|20||*||Wolfel, et al, Lysis of Human Melanoma Cells by Autologous Cytolytic T Cells Clones , J. Exp. Med. 170: 797 810 (Sep. 1989).|
|Citing Patent||Filing date||Publication date||Applicant||Title|
|US6667037||Oct 9, 1998||Dec 23, 2003||Ludwig Institute For Cancer Research||Isolated peptides which bind to HLA-B35 molecules, larger peptides which contain these, nucleic acid molecules encoding peptides, and uses thereof|
|US6861234||Apr 28, 2000||Mar 1, 2005||Mannkind Corporation||Method of epitope discovery|
|US6977074||Feb 2, 2001||Dec 20, 2005||Mannkind Corporation||Method of inducing a CTL response|
|US6994851||Jul 10, 1998||Feb 7, 2006||Mannkind Corporation||Method of inducing a CTL response|
|US7232682||Feb 10, 2004||Jun 19, 2007||Mannkind Corporation||Expression vectors encoding epitopes of target-associated antigens and methods for their design|
|US7364729||Dec 19, 2005||Apr 29, 2008||Mannkind Corporation||Method of inducing a CTL response|
|US8252916||Apr 30, 2004||Aug 28, 2012||Mannkind Corporation||Expression vectors encoding epitopes of target-associated antigens and methods for their design|
|US8372393||May 3, 2006||Feb 12, 2013||Mannkind Corporation||Method of inducing a CTL response|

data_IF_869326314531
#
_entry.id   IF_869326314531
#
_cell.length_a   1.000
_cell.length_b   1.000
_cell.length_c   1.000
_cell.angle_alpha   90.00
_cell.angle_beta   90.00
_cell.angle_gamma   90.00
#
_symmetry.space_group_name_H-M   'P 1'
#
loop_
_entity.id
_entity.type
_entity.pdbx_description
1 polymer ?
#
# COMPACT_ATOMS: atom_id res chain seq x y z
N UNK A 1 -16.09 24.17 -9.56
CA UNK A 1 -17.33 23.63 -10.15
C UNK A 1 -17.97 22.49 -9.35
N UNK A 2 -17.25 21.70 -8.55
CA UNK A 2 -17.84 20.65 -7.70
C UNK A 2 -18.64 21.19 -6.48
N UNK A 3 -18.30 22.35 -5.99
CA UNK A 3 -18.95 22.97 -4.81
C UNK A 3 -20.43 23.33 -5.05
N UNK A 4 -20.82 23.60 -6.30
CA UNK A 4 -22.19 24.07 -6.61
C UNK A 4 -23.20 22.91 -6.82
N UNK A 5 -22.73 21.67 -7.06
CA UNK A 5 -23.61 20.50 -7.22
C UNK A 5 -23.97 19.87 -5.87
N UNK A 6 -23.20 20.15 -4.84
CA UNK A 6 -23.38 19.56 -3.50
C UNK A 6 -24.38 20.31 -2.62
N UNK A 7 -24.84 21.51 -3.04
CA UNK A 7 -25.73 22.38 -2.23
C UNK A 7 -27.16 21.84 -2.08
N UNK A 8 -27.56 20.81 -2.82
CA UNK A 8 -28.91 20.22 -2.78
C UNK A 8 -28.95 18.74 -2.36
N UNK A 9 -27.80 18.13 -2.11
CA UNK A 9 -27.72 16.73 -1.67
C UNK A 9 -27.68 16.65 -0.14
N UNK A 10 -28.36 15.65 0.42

|US8637305||Nov 7, 2002||Jan 28, 2014||Mannkind Corporation||Expression vectors encoding epitopes of target-associated antigens and methods for their design|
|US20020007173 *||Feb 2, 2001||Jan 17, 2002||Kundig Thomas M.||Method of inducing a CTL response|
|US20030113919 *||Aug 15, 2002||Jun 19, 2003||Aventis Pasteur, Ltd.||Immunogenic targets for melanoma|
|US20030138808 *||Aug 20, 2002||Jul 24, 2003||Simard John J.L.||Expression vectors encoding epitopes of target-associated antigens|
|US20030215425 *||Dec 7, 2001||Nov 20, 2003||Simard John J. L.||Epitope synchronization in antigen presenting cells|
|US20030228634 *||Nov 7, 2002||Dec 11, 2003||Simard John J.L.||Expression vectors encoding epitopes of target-associated antigens and methods for their design|